Not long ago, I had coffee with a former student — a darling, talented woman of late middle age whom I am delighted to have in my life. In a way, we’ve watched each other grow and so there’s a comfortable history between us. Nonetheless, I was taken aback when I told her I was considering selling my house and her suggestion was that I look into an assisted living facility with its full range of care.
Frankly, till that moment, I’d been thinking of moving to Palm Springs and buying a bikini.
Her remark came to mind again this afternoon as I read an essay by Robert Epstein in Scientific Mind . The writer was expressing his concern about the number labels we pin on the young to prevent them from taking their place as adults in our society. (“Yet Another Stage of Life?” by Robert Epstein, Scientific Mind, Jan/Feb. 2012,Pgs. 18-19) As if “adolescence” weren’t sufficient, for some reason we’ve added “young adult,” he complains. And now there’ s a new term, “emerging adults.” It references young people who, forced by a poor economy, continue to live with their parents. All this labeling can’t be good, Epstein worries.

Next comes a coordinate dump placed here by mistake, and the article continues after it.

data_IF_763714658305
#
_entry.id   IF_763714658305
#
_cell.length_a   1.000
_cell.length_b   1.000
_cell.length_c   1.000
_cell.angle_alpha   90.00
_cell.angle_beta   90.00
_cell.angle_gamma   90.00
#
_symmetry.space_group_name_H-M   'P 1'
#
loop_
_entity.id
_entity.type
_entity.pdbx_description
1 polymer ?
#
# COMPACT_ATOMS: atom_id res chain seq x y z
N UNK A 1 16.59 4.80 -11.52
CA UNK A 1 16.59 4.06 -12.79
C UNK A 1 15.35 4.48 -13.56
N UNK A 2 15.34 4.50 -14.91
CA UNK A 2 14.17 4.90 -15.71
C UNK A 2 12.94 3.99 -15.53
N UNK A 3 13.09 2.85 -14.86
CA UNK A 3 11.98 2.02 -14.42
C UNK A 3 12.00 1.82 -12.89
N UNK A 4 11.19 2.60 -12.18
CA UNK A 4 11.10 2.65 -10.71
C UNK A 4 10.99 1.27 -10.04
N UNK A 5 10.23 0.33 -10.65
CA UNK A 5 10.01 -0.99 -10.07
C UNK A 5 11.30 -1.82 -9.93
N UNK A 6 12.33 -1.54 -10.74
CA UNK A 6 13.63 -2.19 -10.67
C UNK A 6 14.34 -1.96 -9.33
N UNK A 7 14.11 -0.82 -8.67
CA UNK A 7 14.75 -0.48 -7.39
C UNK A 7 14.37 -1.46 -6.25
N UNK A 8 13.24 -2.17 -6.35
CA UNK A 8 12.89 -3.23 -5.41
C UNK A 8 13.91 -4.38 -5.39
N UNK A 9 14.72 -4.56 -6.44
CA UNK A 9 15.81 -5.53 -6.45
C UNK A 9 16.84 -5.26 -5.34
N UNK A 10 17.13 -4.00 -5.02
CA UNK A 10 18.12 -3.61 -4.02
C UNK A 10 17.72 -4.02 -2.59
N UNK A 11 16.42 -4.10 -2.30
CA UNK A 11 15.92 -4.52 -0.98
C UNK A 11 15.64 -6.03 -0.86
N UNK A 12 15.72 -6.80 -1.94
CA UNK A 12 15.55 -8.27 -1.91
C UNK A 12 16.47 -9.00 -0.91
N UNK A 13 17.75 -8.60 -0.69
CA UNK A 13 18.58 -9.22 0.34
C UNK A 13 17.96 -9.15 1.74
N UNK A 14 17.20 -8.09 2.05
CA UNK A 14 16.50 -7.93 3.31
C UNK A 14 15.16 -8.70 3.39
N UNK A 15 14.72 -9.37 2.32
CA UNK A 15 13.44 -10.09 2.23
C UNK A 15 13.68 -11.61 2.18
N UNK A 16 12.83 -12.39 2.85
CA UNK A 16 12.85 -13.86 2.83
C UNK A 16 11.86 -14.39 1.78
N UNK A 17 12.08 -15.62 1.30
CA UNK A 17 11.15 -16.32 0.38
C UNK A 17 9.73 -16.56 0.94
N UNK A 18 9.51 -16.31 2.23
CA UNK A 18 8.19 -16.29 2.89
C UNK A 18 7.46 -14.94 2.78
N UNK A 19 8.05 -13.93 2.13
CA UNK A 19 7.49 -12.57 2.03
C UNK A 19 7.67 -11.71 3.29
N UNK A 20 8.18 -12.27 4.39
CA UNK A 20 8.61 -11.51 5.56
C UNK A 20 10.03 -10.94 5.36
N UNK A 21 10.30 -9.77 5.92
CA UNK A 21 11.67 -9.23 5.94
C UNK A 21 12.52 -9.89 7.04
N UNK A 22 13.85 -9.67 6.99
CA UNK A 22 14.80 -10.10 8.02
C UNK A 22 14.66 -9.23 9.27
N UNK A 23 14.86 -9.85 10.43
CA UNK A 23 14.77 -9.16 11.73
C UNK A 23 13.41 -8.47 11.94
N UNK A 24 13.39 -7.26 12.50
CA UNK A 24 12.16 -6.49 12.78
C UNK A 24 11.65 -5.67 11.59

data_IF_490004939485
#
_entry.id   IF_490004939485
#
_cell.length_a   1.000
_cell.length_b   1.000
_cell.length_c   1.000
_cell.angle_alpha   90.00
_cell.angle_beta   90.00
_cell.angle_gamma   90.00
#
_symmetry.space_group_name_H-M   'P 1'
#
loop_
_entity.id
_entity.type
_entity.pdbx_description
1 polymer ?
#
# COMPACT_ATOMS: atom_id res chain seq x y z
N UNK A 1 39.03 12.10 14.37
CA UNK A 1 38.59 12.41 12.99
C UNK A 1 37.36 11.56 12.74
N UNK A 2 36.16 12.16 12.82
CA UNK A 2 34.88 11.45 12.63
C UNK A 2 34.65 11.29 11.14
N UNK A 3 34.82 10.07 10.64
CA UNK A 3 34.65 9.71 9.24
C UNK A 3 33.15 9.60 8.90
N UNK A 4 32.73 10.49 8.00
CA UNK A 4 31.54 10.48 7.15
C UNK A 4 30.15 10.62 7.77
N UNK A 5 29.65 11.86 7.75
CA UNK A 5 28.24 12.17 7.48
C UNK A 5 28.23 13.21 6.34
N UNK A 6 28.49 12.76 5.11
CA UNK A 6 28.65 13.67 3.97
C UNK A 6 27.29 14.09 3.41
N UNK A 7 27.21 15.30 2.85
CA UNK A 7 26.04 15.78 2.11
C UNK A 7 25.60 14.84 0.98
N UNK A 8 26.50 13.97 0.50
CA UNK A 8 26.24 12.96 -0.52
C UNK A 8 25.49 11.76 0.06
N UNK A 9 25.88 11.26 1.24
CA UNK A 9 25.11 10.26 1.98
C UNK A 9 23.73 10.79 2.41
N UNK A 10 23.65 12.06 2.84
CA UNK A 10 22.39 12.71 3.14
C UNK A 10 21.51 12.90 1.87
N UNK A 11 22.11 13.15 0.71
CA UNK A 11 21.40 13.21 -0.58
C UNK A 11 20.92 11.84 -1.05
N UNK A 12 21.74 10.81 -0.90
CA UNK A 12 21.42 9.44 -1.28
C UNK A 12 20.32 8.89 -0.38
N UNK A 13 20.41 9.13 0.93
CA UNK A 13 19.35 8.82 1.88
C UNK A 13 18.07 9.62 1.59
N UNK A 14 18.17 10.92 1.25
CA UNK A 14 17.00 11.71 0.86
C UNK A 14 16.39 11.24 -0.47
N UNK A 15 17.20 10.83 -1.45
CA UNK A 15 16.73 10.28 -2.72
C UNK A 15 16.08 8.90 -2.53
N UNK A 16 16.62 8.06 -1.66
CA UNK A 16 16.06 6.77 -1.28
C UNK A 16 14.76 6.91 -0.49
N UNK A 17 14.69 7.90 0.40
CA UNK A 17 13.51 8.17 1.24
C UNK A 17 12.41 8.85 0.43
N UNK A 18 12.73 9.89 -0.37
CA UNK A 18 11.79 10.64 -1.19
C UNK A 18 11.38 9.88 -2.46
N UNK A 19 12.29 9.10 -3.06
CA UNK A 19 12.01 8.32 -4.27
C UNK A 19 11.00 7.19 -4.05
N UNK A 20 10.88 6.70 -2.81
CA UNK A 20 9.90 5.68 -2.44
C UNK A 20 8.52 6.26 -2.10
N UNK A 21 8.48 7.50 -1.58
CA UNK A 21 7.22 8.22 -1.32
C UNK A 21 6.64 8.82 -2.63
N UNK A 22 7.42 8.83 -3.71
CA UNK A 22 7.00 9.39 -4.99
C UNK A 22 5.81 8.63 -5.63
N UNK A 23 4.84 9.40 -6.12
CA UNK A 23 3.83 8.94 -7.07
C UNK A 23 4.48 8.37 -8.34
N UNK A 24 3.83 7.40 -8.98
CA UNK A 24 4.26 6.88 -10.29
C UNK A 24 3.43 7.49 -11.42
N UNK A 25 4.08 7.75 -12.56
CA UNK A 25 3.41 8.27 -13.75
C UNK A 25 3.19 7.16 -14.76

I wish I could sympathize with the author, but frankly, I take a different view. Why should the young get to slow down the hand of time and not those of us on the downhill side of life? Why aren’t there more stages between being grown-up and being old? I think people in their 40s and 50s ought to be thought of as “early mature.” Then those of us between 60-70 could call ourselves “middle mature.” People in their 80s and 90s, might be labeled “fully mature.” And those who’ve reached 90 and beyond, having successfully cheated death for so long, should be revered as “cleverly mature.” Yeah, that works for me.
(Courtesy of welcomehomedesmoines.com)